Sunday, February 6, 2011

Sunday Question for Everyone

Oh, why not: following up on the questions earlier today and several interesting comments: suppose that coins and currency are opened up to people outside the current group, which is limited to what the treasury, for currency, calls "famous deceased American statesmen." Hmmm....let's say that they were to open up three slots for great Americans whose achievements are in culture, science, business, medicine..whatever, it's open. Who would you select? Twain? Babe Ruth? Louis Armstrong? Neil Armstrong?


  1. Barnum, Melville, Twain, Morse, Edison, Louis Armstrong, Carrie Nation, Whistler, Wegee, WPA Artists (I'd defend Diego Rivera and Georgia O'Keefe), Steinbeck, Langston Hughes, Saul Bellow, Toni Morrison (only posthumously), William Manchester/Norman Mailer. Walter Reuther, Norma Rae, Presley and Dylan. Who am I missing?

  2. Neil Armstrong.
    Mark Twain.
    Albert Einstein.
    Jonas Salk.

    Sadly, we'd have to consider a bunch of folks who made impacts who are, shall we say, not such good people. Henry Ford. William Randolph Hearst. Andrew Carnegie. JD Rockefeller. The list could go on.

  3. No Henry Ford. I think I'd be willing to settle for Carnegie as the acceptable industrialist/philanthropist. The Rockefellers, still being a going concern and a political one, can suck eggs before getting on currency.

    What is the acceptable ratio of monstrosity to awesome in order to get on currency? I'm firmly against adding slaveowners and human rights violators, so that lops off a lot of antebellum US leadership and everyone who fought in the Indian Wars (ish) but that seems a bit excessive, as I'd also nominate all the first-tier folks from the Manhattan Project and a couple NASA scientists. That's a rather ghoulish bunch.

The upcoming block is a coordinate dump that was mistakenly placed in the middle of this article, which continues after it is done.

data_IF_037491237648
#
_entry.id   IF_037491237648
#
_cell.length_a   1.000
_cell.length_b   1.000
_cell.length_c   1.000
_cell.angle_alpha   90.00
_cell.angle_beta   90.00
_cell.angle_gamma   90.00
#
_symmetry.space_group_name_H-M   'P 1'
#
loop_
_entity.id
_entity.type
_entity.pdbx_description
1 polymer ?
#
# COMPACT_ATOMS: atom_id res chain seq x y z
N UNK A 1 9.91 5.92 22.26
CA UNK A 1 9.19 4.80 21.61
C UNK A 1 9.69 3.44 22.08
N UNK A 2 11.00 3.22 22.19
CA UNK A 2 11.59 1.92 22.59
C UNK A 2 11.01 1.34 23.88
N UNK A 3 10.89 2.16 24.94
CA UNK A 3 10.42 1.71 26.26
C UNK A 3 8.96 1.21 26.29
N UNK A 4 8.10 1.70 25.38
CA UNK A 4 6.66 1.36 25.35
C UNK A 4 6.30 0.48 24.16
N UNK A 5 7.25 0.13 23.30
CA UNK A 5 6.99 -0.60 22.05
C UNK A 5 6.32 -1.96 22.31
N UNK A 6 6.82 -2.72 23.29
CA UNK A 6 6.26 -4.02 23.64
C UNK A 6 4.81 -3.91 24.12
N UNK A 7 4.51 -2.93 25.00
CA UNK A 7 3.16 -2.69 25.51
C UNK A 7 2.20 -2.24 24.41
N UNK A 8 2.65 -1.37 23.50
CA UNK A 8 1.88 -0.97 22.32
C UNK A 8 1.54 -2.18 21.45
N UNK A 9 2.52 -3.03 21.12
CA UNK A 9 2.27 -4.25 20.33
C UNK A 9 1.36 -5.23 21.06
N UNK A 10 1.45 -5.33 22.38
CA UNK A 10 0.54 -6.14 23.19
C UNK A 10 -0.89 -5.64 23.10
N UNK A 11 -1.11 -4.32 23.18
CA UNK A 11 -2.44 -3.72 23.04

(putting Nazis on your currency is BAD)

  4. I'll throw out a few more that haven't been mentioned:

    Nikola Tesla
    Walt Disney
    Bill Gates
    Amelia Earhart
    Alfred Hitchcock
    Ernest Hemingway
    William Faulkner
    Tennessee Williams

  5. Disney was a creepy racist goober, with pseudo-fascist pretensions, so, no. Bill Gates has to wait til he's been dead for 50-100 years.

    Hemingway was a lout and a drunk, so, I feel like we should go for someone else entirely from that period. Dos Passos? Theodore Dreiser? Saul Bellow?

    If we're gonna add Faulkner, Bankhead, Flannery O'Connor, or Gertrude Stein-Alice Tonklas are all probably worth mixing in. God, we're going to end up with Rock Hudson singles...

  6. Harvey Milk
    Fred Korematsu
    Emmet Till
    The Lovings
    Elijah Lovejoy
    Anthony Benezet
    Fannie Lou Hamer
    Standing Bear

  7. Easy. Norman Borlaug.

  8. @Bill: if you want a white abolitionist (to join Tubman/Douglass and not replace them I hope), my vote goes to Henry Ward Beecher, who ran "the Grand Central Terminal of the Underground Railroad," or Charles Sumner on martyr points.


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